Westhampton Beach Fundraisers Show Strength in Community

The oyster festival was held at the marina in Westhampton Beach
Westhampton Beach, Photo: Barbara Lassen

Small businesses are ubiquitous in the Hamptons. Many year-round Hamptonites rely on work from restaurants, stores and other local organizations for their income. Knowing that the extended quarantine could have devastating financial consequences for the community, Westhampton Beach residents have mobilized to help one another via the Facebook fundraising platform. Brian Tymann’s “Help for Local Families” fundraiser was extremely successful, and Kevin Leonard and Pietro Bottero of The Patio at 54 Main have been working tirelessly on the “WHB Local Restaurant Workers Emergency Fund.” Tymann and Leonard talk about the importance of these fundraisers, and how the community of Westhampton Beach has come together in this time of great upheaval.

​Talk about your volunteer efforts during the quarantine. How did they get started, and what prompted you to start the fundraising?
Brian Tymann: Well, I had a conversation one day a few weeks ago with my good friend Laura Fabrizio, the Founder of The Moriches Bay Project, and she said that she wanted to see if there was a way to deliver groceries to those in need. I had been thinking the same thing. When I hung up, I got a call from Dawn Orban, who runs Bright Beginnings school in Westhampton Beach and she simply asked if I could “put it out there to the community” that there were going to be a handful of families that the school identified as being in need of help with groceries. So about an hour later, I got on Facebook and figured I’d start a small personal fundraiser to raise some money to pay for the groceries, and I’d purchase and deliver them. I set the initial goal at $500. That goal was met in the first 15 minutes. So I raised it to $1,000. That goal was exceeded by the end of Day One. By the end of the week, it was getting close to $10,000. Today it’s over $14,000.

Kevin Leonard: The fund was a collaborative effort with my boss, Pietro Bottero, owner of The Patio at 54 Main. After two amazing regulars selflessly donated to help out some of the staff that were temporarily let go, it was a no brainer. We had to start a fundraiser for our local out-of-work restaurant employees.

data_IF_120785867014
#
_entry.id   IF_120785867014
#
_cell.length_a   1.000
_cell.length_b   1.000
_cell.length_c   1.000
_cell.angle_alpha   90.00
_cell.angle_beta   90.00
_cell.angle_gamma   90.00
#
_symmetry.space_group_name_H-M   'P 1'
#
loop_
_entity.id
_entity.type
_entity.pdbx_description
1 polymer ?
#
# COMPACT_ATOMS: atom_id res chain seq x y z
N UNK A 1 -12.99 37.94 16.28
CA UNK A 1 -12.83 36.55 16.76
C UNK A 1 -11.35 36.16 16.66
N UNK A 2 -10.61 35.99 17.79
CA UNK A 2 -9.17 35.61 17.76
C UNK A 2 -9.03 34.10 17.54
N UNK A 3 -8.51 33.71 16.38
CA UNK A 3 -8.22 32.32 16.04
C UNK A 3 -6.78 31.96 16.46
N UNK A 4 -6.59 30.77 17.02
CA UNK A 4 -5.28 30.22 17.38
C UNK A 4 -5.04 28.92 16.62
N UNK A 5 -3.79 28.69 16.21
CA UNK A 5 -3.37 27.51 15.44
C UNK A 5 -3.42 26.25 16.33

What’s the reaction been like from the local community?
Tymann: Mind-blowing. The generosity of the donors has been absolutely astounding. People are donating everything from $5 to hundreds. A local charity called “Live Your Cor” founded in Corey Hubbard’s name (a young man who was tragically killed a few years ago), gave a substantial donation, citing that “it’s exactly why their foundation was formed, to help the community.” Some people are giving weekly. Many people giving are extremely tight on finances themselves, but they know that others are even tighter. I’ve not only bought groceries for people, but I, and my trusty assistant, Lindsey Gravina, have picked up medications for people, we’ve driven people to doctor’s appointments, you name it. And many of those people who we’ve helped have even insisted on donating! We’ve also focused on supporting local businesses by shopping with them and even buying gift certificates to their stores. Justin DeMarco from Justin’s Chop Shop has thrown in significant donations along with our orders and has added onto gift certificate values, Lynne Jones from Lynne’s Cards and Gifts has thrown in gift certificates as has Craig at Goldberg’s, and Debbie at Fruit King has discounted our purchases. And I’ve had about 30+ offers to help us deliver, as well. There has been such an outpouring of support, I hope I’m not forgetting anyone.